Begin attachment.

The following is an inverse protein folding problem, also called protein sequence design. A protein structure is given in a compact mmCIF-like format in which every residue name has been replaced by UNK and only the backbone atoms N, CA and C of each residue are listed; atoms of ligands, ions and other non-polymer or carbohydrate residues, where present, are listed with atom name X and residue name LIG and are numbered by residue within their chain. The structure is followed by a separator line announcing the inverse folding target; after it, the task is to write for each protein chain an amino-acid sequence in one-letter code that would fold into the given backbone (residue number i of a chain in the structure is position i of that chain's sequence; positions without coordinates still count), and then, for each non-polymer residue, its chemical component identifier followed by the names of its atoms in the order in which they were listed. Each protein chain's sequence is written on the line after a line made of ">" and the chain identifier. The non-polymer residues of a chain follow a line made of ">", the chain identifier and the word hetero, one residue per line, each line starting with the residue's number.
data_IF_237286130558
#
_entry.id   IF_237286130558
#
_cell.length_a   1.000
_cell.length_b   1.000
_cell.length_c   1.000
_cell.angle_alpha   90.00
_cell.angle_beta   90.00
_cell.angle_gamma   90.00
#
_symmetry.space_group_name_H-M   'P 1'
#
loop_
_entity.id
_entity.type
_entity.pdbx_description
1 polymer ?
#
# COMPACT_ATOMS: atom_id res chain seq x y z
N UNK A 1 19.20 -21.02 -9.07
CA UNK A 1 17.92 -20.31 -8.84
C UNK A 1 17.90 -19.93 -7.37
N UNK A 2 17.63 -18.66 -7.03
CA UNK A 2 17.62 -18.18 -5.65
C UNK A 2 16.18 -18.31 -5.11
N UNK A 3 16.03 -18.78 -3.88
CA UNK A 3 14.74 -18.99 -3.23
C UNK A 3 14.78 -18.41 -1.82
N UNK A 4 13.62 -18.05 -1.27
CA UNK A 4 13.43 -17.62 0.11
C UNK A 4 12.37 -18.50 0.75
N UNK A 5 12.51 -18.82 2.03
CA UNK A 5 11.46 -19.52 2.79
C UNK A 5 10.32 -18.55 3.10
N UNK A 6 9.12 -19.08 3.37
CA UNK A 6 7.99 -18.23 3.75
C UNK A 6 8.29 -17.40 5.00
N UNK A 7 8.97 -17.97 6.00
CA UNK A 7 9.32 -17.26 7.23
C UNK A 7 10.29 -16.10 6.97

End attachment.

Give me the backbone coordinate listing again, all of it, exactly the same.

The following is an inverse protein folding problem, also called protein sequence design. A protein structure is given in a compact mmCIF-like format in which every residue name has been replaced by UNK and only the backbone atoms N, CA and C of each residue are listed; atoms of ligands, ions and other non-polymer or carbohydrate residues, where present, are listed with atom name X and residue name LIG and are numbered by residue within their chain. The structure is followed by a separator line announcing the inverse folding target; after it, the task is to write for each protein chain an amino-acid sequence in one-letter code that would fold into the given backbone (residue number i of a chain in the structure is position i of that chain's sequence; positions without coordinates still count), and then, for each non-polymer residue, its chemical component identifier followed by the names of its atoms in the order in which they were listed. Each protein chain's sequence is written on the line after a line made of ">" and the chain identifier. The non-polymer residues of a chain follow a line made of ">", the chain identifier and the word hetero, one residue per line, each line starting with the residue's number.
data_IF_237286130558
#
_entry.id   IF_237286130558
#
_cell.length_a   1.000
_cell.length_b   1.000
_cell.length_c   1.000
_cell.angle_alpha   90.00
_cell.angle_beta   90.00
_cell.angle_gamma   90.00
#
_symmetry.space_group_name_H-M   'P 1'
#
loop_
_entity.id
_entity.type
_entity.pdbx_description
1 polymer ?
#
# COMPACT_ATOMS: atom_id res chain seq x y z
N UNK A 1 19.20 -21.02 -9.07
CA UNK A 1 17.92 -20.31 -8.84
C UNK A 1 17.90 -19.93 -7.37
N UNK A 2 17.63 -18.66 -7.03
CA UNK A 2 17.62 -18.18 -5.65
C UNK A 2 16.18 -18.31 -5.11
N UNK A 3 16.03 -18.78 -3.88
CA UNK A 3 14.74 -18.99 -3.23
C UNK A 3 14.78 -18.41 -1.82
N UNK A 4 13.62 -18.05 -1.27
CA UNK A 4 13.43 -17.62 0.11
C UNK A 4 12.37 -18.50 0.75
N UNK A 5 12.51 -18.82 2.03
CA UNK A 5 11.46 -19.52 2.79
C UNK A 5 10.32 -18.55 3.10
N UNK A 6 9.12 -19.08 3.37
CA UNK A 6 7.99 -18.23 3.75
C UNK A 6 8.29 -17.40 5.00
N UNK A 7 8.97 -17.97 6.00
CA UNK A 7 9.32 -17.26 7.23
C UNK A 7 10.29 -16.10 6.97